The NBA today has an obsession with versatility and length.
Needless to say, Orlando Magic fans. They don’t need another lecture on length, ability to defend multiple positions, and all the other design fixes.
The league has undoubtedly evolved in that direction.
It’s positionless basketball. The only positions that count are the positions you can defend. That is the focus of every design. The players who blow up draft boards are the ones who show they can tick multiple boxes on the checklist.
It’s leading to more incredible players – and incredibly experienced players – entering the league and redefining what’s valuable.
If there was one super strong argument for picking Chet Holmgren with the first overall win, it’s that versatility and collection of skills that draws everyone. Of course he is not alone. The league is looking for players like him.
They won’t let another Nikola Jokic slip through the cracks. Offensively, teams are willing to reconsider how they build their offense and how they use these players with non-traditional skills.
It’s certainly a more qualified league than ever. And bigger players always have to be able to do more.
That’s why Nikola Jovic cemented his first-round status. The NBA won’t let another Jokic get away with it. And Jovic will benefit from that.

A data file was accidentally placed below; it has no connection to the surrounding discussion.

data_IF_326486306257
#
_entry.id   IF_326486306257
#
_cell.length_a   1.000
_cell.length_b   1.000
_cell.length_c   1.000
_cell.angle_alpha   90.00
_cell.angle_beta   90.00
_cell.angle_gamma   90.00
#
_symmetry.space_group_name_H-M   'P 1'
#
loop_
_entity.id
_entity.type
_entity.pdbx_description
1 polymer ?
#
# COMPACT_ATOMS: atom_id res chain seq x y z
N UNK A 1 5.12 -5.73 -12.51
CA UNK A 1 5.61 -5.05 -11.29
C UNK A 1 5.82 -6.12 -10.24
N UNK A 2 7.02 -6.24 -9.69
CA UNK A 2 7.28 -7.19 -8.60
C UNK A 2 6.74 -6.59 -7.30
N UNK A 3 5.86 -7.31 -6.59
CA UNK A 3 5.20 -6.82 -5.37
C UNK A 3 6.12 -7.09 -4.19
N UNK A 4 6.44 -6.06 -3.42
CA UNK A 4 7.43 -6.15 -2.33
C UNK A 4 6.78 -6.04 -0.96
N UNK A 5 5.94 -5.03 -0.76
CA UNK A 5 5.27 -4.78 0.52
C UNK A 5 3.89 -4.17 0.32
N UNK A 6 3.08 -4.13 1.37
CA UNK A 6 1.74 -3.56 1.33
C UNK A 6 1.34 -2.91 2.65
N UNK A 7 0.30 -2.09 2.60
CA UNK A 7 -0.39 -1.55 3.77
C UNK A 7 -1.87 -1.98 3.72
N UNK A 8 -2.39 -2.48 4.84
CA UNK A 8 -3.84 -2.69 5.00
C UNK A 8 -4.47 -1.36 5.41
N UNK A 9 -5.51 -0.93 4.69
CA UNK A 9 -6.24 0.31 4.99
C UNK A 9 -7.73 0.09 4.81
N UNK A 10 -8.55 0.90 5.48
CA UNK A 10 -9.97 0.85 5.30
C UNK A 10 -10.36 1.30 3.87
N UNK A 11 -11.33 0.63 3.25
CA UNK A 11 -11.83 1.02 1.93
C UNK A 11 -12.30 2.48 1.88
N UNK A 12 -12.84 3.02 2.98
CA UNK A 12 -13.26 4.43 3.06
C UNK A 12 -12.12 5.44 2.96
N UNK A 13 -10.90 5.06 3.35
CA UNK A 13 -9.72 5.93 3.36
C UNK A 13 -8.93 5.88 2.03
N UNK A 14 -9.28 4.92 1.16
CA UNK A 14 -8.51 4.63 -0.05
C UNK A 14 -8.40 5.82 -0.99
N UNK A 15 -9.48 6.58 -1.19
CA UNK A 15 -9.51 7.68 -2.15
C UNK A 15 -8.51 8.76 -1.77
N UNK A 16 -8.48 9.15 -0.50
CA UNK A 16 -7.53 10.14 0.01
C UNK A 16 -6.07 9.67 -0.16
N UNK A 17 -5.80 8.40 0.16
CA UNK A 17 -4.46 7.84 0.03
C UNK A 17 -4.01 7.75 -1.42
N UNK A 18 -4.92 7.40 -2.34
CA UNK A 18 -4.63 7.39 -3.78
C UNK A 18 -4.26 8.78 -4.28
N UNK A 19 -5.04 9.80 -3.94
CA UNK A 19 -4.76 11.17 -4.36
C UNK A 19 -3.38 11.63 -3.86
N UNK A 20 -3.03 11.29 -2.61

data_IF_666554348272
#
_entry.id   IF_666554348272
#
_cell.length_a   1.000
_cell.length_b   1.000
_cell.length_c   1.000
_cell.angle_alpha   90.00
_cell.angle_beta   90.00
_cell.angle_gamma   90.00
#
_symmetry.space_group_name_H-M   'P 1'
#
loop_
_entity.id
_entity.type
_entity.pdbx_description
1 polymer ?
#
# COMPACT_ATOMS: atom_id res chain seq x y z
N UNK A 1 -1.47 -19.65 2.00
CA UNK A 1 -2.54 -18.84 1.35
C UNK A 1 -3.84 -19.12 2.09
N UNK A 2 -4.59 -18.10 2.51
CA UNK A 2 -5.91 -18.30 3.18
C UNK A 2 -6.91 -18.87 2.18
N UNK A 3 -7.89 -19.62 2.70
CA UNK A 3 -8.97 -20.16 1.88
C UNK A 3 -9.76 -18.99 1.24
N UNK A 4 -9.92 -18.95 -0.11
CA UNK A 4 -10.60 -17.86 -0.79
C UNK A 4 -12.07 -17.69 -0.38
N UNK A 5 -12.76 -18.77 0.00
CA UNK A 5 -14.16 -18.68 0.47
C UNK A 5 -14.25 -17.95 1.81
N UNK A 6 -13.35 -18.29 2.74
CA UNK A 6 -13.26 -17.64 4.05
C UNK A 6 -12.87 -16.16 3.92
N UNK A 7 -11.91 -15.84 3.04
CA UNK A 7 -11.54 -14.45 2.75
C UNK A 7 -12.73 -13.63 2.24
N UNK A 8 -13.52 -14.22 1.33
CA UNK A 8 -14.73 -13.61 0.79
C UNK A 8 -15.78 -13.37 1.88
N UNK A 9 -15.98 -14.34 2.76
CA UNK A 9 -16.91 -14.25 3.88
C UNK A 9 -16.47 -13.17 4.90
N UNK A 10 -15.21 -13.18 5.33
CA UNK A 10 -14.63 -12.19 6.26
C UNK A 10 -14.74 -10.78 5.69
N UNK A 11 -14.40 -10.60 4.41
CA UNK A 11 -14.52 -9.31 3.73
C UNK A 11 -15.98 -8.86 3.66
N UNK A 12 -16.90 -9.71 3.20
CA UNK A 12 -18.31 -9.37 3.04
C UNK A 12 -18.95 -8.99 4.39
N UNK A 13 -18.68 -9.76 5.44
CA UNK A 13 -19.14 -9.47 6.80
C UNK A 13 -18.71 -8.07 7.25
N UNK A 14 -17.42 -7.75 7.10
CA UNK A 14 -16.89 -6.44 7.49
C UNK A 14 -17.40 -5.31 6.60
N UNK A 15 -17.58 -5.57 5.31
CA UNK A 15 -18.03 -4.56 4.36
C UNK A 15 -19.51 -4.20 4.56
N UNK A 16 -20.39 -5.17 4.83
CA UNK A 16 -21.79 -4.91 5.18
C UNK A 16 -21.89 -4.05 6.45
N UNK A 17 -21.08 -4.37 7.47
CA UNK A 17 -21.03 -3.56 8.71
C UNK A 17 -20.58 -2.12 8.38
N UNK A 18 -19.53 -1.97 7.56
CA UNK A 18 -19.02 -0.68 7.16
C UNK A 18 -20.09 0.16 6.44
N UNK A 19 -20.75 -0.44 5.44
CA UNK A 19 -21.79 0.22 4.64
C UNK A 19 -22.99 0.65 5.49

Nikola Jovic is a fascinating big man who plays like a guard and has all the skill and versatility the league loves. Jovic is more than just his name and someone to keep an eye on.
He is a 6ft 10 forward from Serbia who can do anything offensively. He averaged 12.0 points per game and 4.8 rebounds per game in all competitions for MEGA Basket. He shot 33.3 percent over the bow in all competitions.
He transitioned from the junior team to the senior team last year, averaging 11.7 points per game and shooting 35.6 percent from the arc in 27.8 minutes per game when he got there.
Back in 2021 at the FIBA U19 World Cup, he averaged 18.1 points per game and 8.3 rebounds per game, which put Serbia in fourth place. Notable at that tournament, he scored 15 points and grabbed six rebounds in the semi-final loss to France (he missed all six of his 3-pointers, and notably, Victor Wembanyana only played nine minutes in the game).
However, the numbers don’t quite capture what makes Jovic so special.
Jovic is truly a guardian in a great man’s body. He’s adept at attacking the basket from dribbling and driving close-outs away. This is where his athleticism really comes into play. He can finish hard with a dunk or create touch layups around the basket.
His movements are super fluid for a man his size, and he makes quick, decisive drives when the lane opens up for him.
But he really has all the skills of a Guardian. He is adept at creating his own shot from dribbling. He showed plenty of backsteps and dribbling moves to create shots and highlights.
His teams have used him as a guard. Even in a world where positions don’t exist, Jovic still stands out. He would be normal if he were 6ft 6. But because he’s 6-foot-10, he stands out.
All eyes are on him and that helps highlight his flaws.